Transplants are possible perhaps. Transplanted cicadas, for example, we learn from the film, as Ryota travels for work to a forest project, can adapt, regard a new place as home. But they do not treat a place as home until they have been in that place for 15 years; the process of belonging is a slow one.  And once rooted, the cicadas remain, live, grow, reproduce in what has been, for 15 years, home. They are attached, firmly, to that place.

The boys were, originally, transplants, and they are asked to be transplanted again, back to a time from before they can remember.

And we might ask, can any collection of individuals – individuals framed by context, by narrative, by photographs, as “family” - be anything more than a collection of wandering transplants? Just how deep do transplanted roots go?

Susan Sontag, in her classic work, On Photography, is cynical about the nature of family photographs, and by extension, family; those photographs, she implies, create a narrative and connectedness the family, insecure in its own identity, desires but may not actually participate in:
Through photographs, each family constructs a portrait-chronicle of itself – a portable kit of images that bears witness to its connectedness. . . . Photography becomes a rite of family life just when, in the industrializing countries of Europe and American, the very institution of the family starts undergoing radical surgery. As that claustrophobic unit, the nuclear family, was being carved out of a much larger family aggregate, photography came along to memorialize, to restate symbolically, the imperiled continuity and vanishing extendedness of family life.  
The photos and framings of family in Koreeda’s film are not so cynical, however. The framings do interrogate the assumptions about family, about connectedness, about a family’s narrative of itself, but the interrogation is gentle and nuanced and does not simply declare that a family photo, a framing of a family, with its implied narrative and implications of connection, is a deluded fiction. Those framings may be, in some sense a fiction – as this film shows us, what is framed as “family” is denied by the cold fact of blood -  but a fiction participated in long enough may become more than fiction. And more than being a sad fabrication of a desire that does not exist, as Sontag suggests, a photo in this film may instead reveal an emotional truth, a truth the photographer, one like little Keita, cannot hide.

In the hands of our guide, Hirokazu Kore-eda, framings of family and family photos take part in a moving, truthful narrative about human connection, and the truths Kore-eda offers in this film will long remain with me, as indeed they must, as I look around at this place I call home, with these three girls I call daughters, and this man I call husband, and as photos I’ve taken and photos my children have taken - often crazily framed, wonderfully unflattering photos - run in random sequence across my computer screen. I do not know how, exactly, we came to be family.  And I remember wondering if the strange little red, scrunchy-faced thing I brought home from the hospital, after giving birth for the first time 12 years ago, would ever feel like my own, not a transplant from some foreign place. But the truth is, once strangers and transplants or not, we are a family, and cicada-like, we are rooted and entwined with one another.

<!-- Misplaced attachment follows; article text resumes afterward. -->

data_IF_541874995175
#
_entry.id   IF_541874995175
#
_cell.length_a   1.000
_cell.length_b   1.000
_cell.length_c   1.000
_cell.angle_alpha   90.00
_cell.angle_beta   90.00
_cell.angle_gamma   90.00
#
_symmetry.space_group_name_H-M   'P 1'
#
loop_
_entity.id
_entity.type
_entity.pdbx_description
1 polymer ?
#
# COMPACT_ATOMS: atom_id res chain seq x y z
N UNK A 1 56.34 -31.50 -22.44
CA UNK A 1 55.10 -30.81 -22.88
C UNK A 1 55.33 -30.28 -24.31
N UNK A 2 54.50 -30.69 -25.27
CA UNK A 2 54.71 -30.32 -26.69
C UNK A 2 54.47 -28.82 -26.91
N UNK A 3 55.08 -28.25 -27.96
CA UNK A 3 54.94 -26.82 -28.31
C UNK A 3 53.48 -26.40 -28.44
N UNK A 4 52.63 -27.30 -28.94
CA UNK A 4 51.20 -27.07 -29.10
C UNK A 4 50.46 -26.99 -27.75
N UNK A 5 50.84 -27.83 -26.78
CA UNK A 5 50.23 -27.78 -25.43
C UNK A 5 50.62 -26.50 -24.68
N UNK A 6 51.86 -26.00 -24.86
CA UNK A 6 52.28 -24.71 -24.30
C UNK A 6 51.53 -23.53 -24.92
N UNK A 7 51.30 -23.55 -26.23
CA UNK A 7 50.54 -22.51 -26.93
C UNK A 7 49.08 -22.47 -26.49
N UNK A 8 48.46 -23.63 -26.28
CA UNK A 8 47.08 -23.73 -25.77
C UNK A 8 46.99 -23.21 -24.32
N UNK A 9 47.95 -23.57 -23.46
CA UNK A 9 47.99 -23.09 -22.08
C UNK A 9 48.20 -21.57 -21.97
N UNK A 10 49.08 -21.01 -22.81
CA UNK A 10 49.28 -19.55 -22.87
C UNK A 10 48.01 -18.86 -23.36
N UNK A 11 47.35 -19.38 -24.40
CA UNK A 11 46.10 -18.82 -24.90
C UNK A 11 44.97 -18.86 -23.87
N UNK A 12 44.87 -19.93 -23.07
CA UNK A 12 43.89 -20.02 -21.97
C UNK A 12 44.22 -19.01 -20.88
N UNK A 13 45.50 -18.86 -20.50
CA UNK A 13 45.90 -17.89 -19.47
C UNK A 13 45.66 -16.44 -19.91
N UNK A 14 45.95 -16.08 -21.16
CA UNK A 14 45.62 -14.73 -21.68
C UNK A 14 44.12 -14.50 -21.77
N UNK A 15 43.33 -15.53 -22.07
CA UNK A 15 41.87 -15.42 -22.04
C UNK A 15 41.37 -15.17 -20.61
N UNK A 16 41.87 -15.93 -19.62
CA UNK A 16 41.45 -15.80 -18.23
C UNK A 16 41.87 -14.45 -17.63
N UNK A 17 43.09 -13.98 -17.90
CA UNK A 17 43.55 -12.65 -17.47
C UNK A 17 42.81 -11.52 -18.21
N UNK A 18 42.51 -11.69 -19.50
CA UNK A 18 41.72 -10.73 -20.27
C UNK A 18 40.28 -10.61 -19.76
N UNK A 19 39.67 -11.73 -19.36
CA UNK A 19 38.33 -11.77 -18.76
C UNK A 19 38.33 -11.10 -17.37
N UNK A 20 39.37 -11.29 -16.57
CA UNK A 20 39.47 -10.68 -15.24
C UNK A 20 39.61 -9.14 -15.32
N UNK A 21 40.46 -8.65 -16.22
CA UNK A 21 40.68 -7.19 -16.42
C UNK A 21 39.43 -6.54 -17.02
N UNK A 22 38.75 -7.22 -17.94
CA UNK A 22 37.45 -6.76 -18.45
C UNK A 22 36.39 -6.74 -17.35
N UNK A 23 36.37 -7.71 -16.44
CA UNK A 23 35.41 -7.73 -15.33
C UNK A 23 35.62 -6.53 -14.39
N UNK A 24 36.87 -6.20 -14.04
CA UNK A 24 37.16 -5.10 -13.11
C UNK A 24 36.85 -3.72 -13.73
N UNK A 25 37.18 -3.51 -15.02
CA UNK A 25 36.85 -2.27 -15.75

And I think, on our next family walk, we’ll see if our youngest daughter is not yet too old to be lifted high to the sky, between my husband and me, as we move along together.











Thursday, August 22, 2013

THE ACT OF KILLING (2013) : Where the Play Is the Real


IMDb plot synopsis: "A documentary that challenges former Indonesian death squad leaders to reenact their real-life mass killings in whichever cinematic genres they wish, including classic Hollywood crime scenarios and lavish musical numbers."


**Spoilers**



In old timey monster movies, it’s obvious that the monster isn’t really a monster; it’s just a guy dressed up in a monster suit. But we all agree it’s loads of fun to pretend together that the guy is actually a monster, actually a threat – and then to jump together in congenial fright.

Special effects, of course, have gotten a lot more special since those first days of cinema; this new thing we have, this CGI, can be real slick, and in the best cases, the seam between CGI and reality evaporates; the effect doesn’t feel like an effect. But even in those cases, as we sit in the theater or on a snug couch at home, there remains a firm wall of safety between us and the scary. We don’t see the monster suit threads anymore, but we still quite happily can say, “It’s only a movie.”